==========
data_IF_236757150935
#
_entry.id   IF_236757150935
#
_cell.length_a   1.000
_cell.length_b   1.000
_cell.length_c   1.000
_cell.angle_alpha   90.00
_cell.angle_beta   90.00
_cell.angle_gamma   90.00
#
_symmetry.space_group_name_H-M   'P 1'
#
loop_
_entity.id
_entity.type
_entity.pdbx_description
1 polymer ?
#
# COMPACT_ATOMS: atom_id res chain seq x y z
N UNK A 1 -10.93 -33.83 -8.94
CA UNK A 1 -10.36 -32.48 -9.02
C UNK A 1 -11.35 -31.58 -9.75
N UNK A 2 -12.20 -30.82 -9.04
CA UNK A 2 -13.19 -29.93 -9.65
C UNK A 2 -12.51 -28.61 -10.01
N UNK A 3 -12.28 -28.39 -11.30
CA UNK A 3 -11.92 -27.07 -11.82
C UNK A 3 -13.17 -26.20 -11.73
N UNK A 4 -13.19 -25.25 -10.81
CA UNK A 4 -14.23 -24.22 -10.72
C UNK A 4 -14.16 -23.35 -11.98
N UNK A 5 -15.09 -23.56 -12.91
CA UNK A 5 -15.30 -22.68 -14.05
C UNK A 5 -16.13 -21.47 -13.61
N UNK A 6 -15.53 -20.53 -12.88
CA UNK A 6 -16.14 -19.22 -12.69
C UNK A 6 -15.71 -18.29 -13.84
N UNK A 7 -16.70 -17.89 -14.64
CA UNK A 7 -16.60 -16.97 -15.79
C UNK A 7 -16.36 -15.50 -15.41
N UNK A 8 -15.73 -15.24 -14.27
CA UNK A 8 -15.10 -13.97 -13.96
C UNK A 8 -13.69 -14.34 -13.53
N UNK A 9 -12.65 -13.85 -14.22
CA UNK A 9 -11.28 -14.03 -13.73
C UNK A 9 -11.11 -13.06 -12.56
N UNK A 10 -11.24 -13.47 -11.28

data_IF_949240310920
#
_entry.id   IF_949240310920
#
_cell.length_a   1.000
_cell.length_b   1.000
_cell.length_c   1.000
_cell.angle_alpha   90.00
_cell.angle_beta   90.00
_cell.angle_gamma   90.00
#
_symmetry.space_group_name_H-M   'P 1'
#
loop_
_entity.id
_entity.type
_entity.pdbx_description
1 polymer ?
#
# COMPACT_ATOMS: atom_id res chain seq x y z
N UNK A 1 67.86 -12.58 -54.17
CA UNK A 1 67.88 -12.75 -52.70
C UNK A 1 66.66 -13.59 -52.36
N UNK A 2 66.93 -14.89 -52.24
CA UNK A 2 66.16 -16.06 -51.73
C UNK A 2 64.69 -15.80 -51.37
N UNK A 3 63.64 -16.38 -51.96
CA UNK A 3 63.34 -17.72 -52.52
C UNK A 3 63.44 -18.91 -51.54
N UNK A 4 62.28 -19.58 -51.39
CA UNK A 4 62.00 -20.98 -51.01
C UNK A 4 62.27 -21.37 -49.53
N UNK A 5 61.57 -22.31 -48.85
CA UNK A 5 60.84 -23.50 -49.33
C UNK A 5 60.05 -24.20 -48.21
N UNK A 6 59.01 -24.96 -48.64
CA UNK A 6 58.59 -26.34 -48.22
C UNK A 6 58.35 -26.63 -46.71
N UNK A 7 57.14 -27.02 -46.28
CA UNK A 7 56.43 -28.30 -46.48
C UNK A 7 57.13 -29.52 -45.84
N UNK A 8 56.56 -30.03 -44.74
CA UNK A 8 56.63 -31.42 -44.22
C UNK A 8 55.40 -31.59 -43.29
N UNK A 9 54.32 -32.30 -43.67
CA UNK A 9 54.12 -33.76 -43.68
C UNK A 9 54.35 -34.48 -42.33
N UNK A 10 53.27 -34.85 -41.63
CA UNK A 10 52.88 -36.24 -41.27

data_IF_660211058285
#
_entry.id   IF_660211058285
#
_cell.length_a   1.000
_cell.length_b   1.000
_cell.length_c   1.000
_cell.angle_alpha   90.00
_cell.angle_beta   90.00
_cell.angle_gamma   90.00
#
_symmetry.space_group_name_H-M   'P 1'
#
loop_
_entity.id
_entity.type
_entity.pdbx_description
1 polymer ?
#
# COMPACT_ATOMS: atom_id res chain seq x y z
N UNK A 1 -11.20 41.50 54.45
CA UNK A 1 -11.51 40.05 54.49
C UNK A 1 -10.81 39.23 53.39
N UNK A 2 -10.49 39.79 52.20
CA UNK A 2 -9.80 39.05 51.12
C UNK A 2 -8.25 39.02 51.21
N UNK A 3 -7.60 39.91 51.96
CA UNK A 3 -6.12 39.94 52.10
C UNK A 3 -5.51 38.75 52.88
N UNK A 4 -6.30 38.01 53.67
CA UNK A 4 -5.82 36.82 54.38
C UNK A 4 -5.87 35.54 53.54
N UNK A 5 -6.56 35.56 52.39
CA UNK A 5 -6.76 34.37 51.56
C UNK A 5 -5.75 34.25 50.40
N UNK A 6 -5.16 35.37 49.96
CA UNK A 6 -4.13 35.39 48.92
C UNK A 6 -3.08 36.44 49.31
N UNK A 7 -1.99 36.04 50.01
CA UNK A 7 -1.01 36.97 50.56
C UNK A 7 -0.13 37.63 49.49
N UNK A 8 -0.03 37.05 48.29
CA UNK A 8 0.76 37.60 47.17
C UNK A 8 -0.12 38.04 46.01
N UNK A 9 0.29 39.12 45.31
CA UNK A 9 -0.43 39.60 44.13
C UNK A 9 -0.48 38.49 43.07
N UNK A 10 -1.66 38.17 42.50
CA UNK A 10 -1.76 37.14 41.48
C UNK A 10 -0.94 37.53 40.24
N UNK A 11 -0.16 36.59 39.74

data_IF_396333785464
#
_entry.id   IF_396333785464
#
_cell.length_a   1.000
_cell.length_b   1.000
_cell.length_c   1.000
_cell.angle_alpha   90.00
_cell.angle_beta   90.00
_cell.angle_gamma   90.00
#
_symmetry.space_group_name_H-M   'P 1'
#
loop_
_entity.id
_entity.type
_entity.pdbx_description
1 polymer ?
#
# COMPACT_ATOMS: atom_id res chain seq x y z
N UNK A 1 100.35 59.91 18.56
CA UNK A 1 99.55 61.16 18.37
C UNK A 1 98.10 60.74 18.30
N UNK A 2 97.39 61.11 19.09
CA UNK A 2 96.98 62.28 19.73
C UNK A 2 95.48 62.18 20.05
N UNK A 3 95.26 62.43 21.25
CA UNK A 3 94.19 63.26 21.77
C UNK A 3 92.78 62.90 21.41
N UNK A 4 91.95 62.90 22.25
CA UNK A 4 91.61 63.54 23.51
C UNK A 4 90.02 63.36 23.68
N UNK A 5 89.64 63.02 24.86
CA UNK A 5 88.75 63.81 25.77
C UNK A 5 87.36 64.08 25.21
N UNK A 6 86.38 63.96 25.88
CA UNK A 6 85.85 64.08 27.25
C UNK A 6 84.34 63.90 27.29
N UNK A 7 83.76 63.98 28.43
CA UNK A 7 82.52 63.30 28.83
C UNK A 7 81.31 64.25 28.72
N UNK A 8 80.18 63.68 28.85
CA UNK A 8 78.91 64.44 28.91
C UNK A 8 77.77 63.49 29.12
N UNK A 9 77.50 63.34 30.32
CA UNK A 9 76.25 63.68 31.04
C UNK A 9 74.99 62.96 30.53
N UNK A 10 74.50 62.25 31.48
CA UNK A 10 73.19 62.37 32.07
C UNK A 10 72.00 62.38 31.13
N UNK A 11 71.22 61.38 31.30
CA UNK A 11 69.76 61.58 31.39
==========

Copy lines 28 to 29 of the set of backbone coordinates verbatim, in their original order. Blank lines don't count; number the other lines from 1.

CA UNK A 3 -11.92 -27.07 -11.82
C UNK A 3 -13.17 -26.20 -11.73